Gardeners Chronicle New Horticulturist

1 to 3 of London Latin Grammar . is OUTLINES OF HISTORY OF ENGLAND . most complete and beautiful work of the kind ever ... Re . to E. , Gardeners ' Chroniole Ofice , 5 , Upper Wellington - atreel , OF POICTIERS AND LUCIAN'S DIALOGUES ...




Category: Gardening


View: 300

The Gardeners Monthly and Horticulturist

“ A Frenchman , A friend at our house last week was discussing a German , and so on , all know Latin , and thus the question , whether in the Phlox Drummondii know what is meant at once on reading the the termination should have two i's ...





Page: 620

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The Spare Time Gardener

the gardener's seasons. Latin may be defunct as a native tongue, but it's been alive and well in horticultural circles ever since I753. That's when the inventor of botanical Latin, Carolus Linnaeus of Sweden (known to family and friends ...

Author: Barbara Hill Freeman

Publisher: Taylor Trade Publishing

ISBN: 146170944X

Category: Gardening

Page: 232

View: 667

Offering tips on finding your own gardening style, choosing climate-appropriate plants, creating low-maintenance landscaping and hardscaping, and weeding efficiently and effectively, Freeman understands that there's no room for scolding, but there is a real need for encouragement and good humor.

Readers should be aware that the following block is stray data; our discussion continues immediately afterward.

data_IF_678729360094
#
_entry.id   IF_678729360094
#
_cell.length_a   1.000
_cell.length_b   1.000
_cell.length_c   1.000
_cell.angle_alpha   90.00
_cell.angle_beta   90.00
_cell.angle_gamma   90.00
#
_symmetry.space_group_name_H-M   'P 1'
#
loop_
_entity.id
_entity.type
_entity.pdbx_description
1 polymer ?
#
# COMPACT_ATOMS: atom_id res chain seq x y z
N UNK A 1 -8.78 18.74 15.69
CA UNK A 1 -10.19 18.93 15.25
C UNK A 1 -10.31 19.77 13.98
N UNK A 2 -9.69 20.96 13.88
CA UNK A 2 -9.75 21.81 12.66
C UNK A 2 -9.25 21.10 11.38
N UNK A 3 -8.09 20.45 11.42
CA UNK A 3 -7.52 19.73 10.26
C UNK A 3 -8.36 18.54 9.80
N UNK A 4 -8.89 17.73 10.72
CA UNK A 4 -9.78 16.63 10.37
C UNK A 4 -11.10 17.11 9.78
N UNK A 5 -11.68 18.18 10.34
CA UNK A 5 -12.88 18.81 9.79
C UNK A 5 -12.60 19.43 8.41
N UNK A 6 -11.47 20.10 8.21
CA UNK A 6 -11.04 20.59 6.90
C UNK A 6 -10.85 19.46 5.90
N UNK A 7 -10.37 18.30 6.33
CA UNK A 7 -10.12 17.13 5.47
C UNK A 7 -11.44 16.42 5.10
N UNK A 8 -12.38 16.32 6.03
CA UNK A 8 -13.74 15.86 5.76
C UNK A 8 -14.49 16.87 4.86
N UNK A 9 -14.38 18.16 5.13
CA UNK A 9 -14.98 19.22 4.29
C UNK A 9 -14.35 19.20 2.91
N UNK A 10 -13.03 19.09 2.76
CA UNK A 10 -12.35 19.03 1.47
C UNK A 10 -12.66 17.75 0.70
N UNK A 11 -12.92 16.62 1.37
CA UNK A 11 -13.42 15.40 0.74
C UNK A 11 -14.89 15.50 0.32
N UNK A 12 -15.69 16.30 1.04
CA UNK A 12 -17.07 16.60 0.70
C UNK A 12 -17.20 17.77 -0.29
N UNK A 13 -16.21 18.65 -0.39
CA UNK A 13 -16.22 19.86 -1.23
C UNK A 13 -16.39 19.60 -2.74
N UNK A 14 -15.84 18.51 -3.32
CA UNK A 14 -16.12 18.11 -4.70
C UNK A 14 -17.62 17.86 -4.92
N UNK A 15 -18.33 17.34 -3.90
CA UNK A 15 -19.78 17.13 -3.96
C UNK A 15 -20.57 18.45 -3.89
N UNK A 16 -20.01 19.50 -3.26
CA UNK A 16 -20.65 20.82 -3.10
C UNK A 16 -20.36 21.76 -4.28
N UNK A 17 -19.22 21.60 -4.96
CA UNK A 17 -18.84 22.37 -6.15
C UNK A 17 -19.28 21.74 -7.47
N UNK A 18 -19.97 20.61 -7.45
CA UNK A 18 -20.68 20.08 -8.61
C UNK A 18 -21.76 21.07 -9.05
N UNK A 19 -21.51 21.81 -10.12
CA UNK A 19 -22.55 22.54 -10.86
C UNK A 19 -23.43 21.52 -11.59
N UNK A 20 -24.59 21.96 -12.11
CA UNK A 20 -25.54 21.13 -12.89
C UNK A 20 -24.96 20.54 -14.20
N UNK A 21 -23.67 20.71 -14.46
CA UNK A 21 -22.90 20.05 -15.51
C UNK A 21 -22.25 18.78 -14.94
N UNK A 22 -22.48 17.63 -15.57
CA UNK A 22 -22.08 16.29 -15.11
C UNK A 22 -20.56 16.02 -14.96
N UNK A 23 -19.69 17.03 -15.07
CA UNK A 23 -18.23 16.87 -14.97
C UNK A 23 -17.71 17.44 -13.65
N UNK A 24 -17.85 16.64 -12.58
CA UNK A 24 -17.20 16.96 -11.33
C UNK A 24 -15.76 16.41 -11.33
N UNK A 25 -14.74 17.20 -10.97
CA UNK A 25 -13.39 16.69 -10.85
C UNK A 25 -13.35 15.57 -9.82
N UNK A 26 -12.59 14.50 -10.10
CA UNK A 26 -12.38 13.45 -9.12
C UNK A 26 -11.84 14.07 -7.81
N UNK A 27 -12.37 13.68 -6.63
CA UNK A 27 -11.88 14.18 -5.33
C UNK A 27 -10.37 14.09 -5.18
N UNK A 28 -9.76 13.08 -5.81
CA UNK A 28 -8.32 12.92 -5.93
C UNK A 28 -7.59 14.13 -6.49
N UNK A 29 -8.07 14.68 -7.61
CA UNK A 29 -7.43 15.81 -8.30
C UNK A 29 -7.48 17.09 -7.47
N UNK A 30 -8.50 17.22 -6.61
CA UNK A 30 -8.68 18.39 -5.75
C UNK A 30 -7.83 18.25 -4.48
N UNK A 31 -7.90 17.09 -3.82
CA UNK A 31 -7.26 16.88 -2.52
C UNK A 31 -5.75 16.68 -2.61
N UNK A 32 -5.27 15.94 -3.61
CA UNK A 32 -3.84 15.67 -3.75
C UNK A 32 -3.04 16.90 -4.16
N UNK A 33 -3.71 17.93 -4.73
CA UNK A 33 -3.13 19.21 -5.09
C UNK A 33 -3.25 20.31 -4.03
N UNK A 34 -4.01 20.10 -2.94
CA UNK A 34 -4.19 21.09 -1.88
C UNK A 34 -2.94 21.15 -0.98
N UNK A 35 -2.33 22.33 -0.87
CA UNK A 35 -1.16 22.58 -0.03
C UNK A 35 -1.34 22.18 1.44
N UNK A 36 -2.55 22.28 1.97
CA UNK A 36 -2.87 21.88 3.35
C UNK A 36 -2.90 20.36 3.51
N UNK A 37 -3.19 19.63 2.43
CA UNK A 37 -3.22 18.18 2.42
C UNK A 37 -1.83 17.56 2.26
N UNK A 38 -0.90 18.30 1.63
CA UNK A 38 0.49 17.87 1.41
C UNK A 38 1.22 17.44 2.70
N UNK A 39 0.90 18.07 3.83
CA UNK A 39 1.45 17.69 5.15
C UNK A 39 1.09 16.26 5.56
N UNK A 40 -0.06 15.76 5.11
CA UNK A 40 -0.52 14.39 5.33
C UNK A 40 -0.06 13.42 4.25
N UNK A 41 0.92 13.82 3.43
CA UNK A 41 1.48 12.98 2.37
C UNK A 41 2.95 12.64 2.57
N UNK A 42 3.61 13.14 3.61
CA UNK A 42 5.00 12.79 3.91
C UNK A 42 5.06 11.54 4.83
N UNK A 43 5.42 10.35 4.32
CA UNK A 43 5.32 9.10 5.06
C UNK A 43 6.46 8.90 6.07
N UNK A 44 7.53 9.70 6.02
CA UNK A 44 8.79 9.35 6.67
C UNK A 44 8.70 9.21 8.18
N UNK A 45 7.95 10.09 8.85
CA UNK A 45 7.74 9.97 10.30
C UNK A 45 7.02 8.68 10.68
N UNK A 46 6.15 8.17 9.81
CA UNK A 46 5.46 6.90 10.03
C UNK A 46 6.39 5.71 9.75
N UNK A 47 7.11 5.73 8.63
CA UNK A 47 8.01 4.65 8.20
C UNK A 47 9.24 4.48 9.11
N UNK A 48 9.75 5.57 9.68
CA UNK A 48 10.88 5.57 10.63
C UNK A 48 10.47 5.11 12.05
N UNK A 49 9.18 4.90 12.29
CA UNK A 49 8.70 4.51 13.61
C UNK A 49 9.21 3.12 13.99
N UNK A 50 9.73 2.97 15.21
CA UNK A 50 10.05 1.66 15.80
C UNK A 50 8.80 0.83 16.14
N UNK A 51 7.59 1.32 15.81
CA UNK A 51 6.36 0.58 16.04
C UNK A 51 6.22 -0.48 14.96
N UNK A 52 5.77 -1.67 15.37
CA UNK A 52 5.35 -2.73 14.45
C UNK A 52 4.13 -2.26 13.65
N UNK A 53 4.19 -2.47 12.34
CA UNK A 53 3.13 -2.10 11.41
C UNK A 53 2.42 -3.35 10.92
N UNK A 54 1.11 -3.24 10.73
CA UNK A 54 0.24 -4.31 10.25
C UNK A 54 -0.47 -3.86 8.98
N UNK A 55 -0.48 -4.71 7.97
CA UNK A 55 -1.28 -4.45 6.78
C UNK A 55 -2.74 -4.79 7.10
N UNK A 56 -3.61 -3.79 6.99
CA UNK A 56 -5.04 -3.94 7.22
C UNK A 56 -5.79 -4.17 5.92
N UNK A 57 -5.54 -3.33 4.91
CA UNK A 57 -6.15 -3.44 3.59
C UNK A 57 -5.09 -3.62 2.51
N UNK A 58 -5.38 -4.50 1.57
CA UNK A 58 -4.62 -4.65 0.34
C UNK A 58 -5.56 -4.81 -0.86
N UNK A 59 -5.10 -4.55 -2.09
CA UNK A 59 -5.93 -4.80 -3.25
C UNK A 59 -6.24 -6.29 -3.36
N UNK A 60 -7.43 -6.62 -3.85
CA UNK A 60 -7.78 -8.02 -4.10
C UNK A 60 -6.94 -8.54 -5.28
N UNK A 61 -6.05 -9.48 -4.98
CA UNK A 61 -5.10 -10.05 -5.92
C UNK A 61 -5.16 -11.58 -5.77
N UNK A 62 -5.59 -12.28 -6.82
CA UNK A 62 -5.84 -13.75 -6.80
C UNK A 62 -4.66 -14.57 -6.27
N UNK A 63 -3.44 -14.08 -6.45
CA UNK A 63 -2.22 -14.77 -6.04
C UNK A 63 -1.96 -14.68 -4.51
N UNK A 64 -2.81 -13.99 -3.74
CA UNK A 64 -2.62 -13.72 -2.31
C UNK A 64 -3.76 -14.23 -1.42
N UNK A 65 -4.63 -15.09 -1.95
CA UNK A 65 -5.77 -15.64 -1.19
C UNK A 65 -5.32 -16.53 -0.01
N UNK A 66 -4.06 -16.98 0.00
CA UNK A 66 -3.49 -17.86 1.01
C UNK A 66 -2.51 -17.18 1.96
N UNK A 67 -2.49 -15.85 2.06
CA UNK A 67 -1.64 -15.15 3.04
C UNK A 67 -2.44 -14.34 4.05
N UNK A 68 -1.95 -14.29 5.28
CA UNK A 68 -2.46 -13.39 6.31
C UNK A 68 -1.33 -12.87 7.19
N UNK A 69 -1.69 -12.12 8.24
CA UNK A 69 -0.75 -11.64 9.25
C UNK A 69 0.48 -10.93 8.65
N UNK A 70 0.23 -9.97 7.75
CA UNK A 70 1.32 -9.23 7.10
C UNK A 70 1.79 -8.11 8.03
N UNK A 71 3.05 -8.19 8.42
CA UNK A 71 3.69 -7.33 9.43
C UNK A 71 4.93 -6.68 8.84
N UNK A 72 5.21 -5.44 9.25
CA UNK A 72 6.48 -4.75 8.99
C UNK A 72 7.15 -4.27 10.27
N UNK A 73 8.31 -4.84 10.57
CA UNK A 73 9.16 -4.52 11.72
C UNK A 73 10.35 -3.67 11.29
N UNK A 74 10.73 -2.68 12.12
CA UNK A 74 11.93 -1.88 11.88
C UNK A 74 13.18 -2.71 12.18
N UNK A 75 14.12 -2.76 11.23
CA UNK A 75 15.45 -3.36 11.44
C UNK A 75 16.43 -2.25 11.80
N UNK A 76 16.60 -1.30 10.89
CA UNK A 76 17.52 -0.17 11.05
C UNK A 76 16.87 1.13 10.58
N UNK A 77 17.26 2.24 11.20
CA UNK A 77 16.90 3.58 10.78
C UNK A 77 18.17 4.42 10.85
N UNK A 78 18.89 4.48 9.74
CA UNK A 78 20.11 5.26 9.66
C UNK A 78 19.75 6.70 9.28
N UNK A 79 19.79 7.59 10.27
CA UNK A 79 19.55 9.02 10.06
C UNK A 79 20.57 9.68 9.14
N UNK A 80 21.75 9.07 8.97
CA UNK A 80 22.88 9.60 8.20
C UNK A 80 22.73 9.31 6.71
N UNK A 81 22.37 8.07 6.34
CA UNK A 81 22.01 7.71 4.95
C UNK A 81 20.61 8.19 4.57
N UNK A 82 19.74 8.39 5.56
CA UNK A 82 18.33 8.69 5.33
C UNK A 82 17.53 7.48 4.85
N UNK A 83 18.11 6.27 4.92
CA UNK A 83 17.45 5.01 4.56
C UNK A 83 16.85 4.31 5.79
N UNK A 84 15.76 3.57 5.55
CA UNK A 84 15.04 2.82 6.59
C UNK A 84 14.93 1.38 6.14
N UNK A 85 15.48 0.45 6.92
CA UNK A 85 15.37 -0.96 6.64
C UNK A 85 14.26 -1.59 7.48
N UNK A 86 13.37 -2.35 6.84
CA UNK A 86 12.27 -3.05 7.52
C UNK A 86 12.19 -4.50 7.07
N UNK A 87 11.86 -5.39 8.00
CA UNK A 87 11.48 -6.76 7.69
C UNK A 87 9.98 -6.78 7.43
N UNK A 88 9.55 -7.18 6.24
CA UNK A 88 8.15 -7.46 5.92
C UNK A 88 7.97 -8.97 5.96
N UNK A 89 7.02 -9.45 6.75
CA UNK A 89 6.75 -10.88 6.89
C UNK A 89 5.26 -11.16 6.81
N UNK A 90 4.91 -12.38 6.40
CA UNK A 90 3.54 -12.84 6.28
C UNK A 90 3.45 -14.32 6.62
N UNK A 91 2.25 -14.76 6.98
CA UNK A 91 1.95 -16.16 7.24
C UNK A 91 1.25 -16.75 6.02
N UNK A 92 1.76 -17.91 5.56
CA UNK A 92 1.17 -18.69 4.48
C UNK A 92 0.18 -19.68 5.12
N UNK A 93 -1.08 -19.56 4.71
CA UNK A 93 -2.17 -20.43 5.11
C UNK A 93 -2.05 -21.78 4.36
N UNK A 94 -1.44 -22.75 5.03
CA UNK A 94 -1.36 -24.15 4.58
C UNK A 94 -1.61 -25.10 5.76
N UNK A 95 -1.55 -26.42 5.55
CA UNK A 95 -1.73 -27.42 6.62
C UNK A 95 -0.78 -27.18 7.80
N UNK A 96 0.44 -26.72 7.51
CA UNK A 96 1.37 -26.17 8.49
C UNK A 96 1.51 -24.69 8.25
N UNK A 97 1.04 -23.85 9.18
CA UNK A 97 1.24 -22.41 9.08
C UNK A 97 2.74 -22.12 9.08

It is much to be desired that some amateur botanist and gardener , who is a classical scholar , would write a Latin grammar expressly for practical gardeners ; illustrating it as far as possible by passages taken from the specific ...

Author: J.C. LOUDON, F.L.S. H.S. & C





View: 150

Gardens and Gardeners of the Ancient World

Names for a garden, orchard and gardeners The Old Norman-French word gardin (mod. ... Interestingly the Anglo Saxon word for a gardener was leac-ward, other names were corruptions of Latin, such as: gardinarius, hortolanus and ortolanus ...

Author: Linda Farrar

Publisher: Windgather Press

ISBN: 1909686867

Category: Social Science

Page: 304

View: 475